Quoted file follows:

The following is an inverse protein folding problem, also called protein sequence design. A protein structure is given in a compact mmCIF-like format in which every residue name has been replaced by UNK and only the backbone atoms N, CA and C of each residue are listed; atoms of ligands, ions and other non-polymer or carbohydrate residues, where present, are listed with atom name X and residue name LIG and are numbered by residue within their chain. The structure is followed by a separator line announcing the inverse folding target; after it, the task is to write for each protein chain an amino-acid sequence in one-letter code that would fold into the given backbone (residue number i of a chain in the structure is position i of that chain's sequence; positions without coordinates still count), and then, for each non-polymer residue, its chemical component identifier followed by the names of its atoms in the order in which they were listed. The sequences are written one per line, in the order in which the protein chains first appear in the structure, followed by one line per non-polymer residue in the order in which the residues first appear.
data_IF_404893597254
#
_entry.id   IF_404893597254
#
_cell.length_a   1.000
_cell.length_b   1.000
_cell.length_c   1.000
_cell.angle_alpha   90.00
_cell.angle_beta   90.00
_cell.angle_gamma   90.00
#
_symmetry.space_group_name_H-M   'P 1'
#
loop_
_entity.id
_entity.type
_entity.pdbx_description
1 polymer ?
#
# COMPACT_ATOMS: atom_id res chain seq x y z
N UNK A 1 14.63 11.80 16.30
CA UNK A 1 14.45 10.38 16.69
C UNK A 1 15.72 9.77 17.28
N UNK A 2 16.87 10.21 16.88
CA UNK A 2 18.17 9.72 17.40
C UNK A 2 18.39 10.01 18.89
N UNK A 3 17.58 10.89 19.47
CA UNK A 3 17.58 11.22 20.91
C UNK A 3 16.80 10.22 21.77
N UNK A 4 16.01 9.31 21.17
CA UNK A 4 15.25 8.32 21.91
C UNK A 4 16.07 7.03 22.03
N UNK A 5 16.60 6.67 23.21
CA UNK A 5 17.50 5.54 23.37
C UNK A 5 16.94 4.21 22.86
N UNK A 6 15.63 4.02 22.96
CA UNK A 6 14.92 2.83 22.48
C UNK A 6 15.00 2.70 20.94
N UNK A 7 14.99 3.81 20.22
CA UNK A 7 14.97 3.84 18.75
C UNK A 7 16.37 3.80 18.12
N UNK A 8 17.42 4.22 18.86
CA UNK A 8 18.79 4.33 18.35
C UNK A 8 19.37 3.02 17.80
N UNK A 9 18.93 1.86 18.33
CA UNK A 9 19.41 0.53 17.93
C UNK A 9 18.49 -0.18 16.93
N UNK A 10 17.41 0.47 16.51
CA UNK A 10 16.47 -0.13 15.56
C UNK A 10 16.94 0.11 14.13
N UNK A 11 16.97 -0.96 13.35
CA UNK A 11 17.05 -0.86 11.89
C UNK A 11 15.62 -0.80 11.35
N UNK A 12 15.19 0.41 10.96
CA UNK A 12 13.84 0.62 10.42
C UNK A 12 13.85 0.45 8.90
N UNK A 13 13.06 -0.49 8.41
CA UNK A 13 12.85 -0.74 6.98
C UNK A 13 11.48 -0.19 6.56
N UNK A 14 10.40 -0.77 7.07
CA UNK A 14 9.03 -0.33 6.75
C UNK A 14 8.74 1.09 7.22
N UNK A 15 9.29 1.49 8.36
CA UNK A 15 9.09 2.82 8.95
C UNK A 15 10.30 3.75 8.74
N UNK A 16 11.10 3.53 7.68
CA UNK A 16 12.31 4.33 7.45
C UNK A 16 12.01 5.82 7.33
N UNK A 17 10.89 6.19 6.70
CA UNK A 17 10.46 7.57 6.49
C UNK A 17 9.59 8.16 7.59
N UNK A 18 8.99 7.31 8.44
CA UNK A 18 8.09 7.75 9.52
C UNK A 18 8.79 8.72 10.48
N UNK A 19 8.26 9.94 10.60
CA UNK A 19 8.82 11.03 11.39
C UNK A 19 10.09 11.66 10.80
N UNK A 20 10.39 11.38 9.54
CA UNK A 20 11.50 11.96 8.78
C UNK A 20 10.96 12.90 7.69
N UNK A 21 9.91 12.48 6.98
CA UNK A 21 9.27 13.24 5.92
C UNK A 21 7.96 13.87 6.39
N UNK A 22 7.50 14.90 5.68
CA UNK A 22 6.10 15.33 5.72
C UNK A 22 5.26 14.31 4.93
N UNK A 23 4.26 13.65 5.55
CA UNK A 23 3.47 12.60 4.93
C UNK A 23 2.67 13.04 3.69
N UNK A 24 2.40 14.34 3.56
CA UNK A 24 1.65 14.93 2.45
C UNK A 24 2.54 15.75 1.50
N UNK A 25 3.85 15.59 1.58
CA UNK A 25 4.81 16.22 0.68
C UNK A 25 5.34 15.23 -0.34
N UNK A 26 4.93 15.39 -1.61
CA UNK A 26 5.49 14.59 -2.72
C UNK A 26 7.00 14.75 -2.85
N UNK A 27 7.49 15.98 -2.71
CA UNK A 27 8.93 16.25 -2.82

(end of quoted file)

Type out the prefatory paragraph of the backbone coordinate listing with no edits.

The following is an inverse protein folding problem, also called protein sequence design. A protein structure is given in a compact mmCIF-like format in which every residue name has been replaced by UNK and only the backbone atoms N, CA and C of each residue are listed; atoms of ligands, ions and other non-polymer or carbohydrate residues, where present, are listed with atom name X and residue name LIG and are numbered by residue within their chain. The structure is followed by a separator line announcing the inverse folding target; after it, the task is to write for each protein chain an amino-acid sequence in one-letter code that would fold into the given backbone (residue number i of a chain in the structure is position i of that chain's sequence; positions without coordinates still count), and then, for each non-polymer residue, its chemical component identifier followed by the names of its atoms in the order in which they were listed. The sequences are written one per line, in the order in which the protein chains first appear in the structure, followed by one line per non-polymer residue in the order in which the residues first appear.